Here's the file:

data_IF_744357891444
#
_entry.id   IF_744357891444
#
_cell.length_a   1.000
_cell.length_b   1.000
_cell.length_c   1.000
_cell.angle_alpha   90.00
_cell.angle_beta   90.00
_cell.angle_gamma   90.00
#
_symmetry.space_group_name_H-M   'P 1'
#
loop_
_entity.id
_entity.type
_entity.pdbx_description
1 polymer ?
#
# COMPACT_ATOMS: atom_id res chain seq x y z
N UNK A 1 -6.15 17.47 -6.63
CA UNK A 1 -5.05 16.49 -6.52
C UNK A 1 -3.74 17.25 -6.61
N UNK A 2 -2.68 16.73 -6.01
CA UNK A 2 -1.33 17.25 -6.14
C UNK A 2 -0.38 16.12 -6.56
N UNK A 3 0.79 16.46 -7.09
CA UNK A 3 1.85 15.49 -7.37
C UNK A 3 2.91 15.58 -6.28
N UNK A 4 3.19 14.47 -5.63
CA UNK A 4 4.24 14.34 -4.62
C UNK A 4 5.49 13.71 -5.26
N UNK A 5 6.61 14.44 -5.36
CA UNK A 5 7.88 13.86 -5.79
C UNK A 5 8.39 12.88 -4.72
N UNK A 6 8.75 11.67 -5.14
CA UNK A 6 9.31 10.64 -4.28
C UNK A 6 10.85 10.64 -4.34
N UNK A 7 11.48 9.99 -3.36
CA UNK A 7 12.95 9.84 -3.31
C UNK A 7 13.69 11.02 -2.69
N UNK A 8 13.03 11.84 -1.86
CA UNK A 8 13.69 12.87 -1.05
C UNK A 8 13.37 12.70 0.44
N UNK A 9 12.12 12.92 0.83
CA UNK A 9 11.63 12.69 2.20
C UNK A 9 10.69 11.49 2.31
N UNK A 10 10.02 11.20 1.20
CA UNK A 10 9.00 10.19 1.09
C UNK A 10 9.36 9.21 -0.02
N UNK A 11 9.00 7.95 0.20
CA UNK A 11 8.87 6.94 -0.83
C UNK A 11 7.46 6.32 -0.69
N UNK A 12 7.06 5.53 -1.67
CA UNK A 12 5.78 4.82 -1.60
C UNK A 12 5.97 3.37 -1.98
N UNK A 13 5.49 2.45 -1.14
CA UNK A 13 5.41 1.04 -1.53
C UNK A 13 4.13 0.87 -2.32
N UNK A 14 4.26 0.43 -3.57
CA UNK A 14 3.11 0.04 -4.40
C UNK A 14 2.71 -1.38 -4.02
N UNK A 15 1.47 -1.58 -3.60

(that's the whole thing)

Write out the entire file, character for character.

data_IF_744357891444
#
_entry.id   IF_744357891444
#
_cell.length_a   1.000
_cell.length_b   1.000
_cell.length_c   1.000
_cell.angle_alpha   90.00
_cell.angle_beta   90.00
_cell.angle_gamma   90.00
#
_symmetry.space_group_name_H-M   'P 1'
#
loop_
_entity.id
_entity.type
_entity.pdbx_description
1 polymer ?
#
# COMPACT_ATOMS: atom_id res chain seq x y z
N UNK A 1 -6.15 17.47 -6.63
CA UNK A 1 -5.05 16.49 -6.52
C UNK A 1 -3.74 17.25 -6.61
N UNK A 2 -2.68 16.73 -6.01
CA UNK A 2 -1.33 17.25 -6.14
C UNK A 2 -0.38 16.12 -6.56
N UNK A 3 0.79 16.46 -7.09
CA UNK A 3 1.85 15.49 -7.37
C UNK A 3 2.91 15.58 -6.28
N UNK A 4 3.19 14.47 -5.63
CA UNK A 4 4.24 14.34 -4.62
C UNK A 4 5.49 13.71 -5.26
N UNK A 5 6.61 14.44 -5.36
CA UNK A 5 7.88 13.86 -5.79
C UNK A 5 8.39 12.88 -4.72
N UNK A 6 8.75 11.67 -5.14
CA UNK A 6 9.31 10.64 -4.28
C UNK A 6 10.85 10.64 -4.34
N UNK A 7 11.48 9.99 -3.36
CA UNK A 7 12.95 9.84 -3.31
C UNK A 7 13.69 11.02 -2.69
N UNK A 8 13.03 11.84 -1.86
CA UNK A 8 13.69 12.87 -1.05
C UNK A 8 13.37 12.70 0.44
N UNK A 9 12.12 12.92 0.83
CA UNK A 9 11.63 12.69 2.20
C UNK A 9 10.69 11.49 2.31
N UNK A 10 10.02 11.20 1.20
CA UNK A 10 9.00 10.19 1.09
C UNK A 10 9.36 9.21 -0.02
N UNK A 11 9.00 7.95 0.20
CA UNK A 11 8.87 6.94 -0.83
C UNK A 11 7.46 6.32 -0.69
N UNK A 12 7.06 5.53 -1.67
CA UNK A 12 5.78 4.82 -1.60
C UNK A 12 5.97 3.37 -1.98
N UNK A 13 5.49 2.45 -1.14
CA UNK A 13 5.41 1.04 -1.53
C UNK A 13 4.13 0.87 -2.32
N UNK A 14 4.26 0.43 -3.57
CA UNK A 14 3.11 0.04 -4.40
C UNK A 14 2.71 -1.38 -4.02
N UNK A 15 1.47 -1.58 -3.60